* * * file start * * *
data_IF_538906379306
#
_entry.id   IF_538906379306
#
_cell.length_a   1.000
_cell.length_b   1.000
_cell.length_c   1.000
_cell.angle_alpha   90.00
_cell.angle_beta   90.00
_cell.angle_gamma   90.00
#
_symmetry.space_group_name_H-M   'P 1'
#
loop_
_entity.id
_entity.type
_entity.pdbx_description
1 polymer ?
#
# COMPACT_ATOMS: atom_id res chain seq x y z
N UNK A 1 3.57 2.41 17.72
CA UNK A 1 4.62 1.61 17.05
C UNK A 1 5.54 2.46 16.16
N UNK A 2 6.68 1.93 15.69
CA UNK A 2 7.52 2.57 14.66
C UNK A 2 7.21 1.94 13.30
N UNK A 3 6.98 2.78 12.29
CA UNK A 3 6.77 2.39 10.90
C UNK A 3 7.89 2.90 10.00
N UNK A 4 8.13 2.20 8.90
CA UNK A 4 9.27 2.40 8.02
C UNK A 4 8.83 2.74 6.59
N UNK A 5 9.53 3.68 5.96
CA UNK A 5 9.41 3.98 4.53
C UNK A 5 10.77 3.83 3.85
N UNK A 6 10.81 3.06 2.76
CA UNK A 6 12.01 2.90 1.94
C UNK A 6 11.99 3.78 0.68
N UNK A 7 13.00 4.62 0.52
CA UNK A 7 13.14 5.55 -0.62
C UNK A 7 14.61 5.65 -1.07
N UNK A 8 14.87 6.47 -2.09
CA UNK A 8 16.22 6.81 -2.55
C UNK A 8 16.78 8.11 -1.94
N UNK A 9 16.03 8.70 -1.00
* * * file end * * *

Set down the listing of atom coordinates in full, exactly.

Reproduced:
data_IF_538906379306
#
_entry.id   IF_538906379306
#
_cell.length_a   1.000
_cell.length_b   1.000
_cell.length_c   1.000
_cell.angle_alpha   90.00
_cell.angle_beta   90.00
_cell.angle_gamma   90.00
#
_symmetry.space_group_name_H-M   'P 1'
#
loop_
_entity.id
_entity.type
_entity.pdbx_description
1 polymer ?
#
# COMPACT_ATOMS: atom_id res chain seq x y z
N UNK A 1 3.57 2.41 17.72
CA UNK A 1 4.62 1.61 17.05
C UNK A 1 5.54 2.46 16.16
N UNK A 2 6.68 1.93 15.69
CA UNK A 2 7.52 2.57 14.66
C UNK A 2 7.21 1.94 13.30
N UNK A 3 6.98 2.78 12.29
CA UNK A 3 6.77 2.39 10.90
C UNK A 3 7.89 2.90 10.00
N UNK A 4 8.13 2.20 8.90
CA UNK A 4 9.27 2.40 8.02
C UNK A 4 8.83 2.74 6.59
N UNK A 5 9.53 3.68 5.96
CA UNK A 5 9.41 3.98 4.53
C UNK A 5 10.77 3.83 3.85
N UNK A 6 10.81 3.06 2.76
CA UNK A 6 12.01 2.90 1.94
C UNK A 6 11.99 3.78 0.68
N UNK A 7 13.00 4.62 0.52
CA UNK A 7 13.14 5.55 -0.62
C UNK A 7 14.61 5.65 -1.07
N UNK A 8 14.87 6.47 -2.09
CA UNK A 8 16.22 6.81 -2.55
C UNK A 8 16.78 8.11 -1.94
N UNK A 9 16.03 8.70 -1.00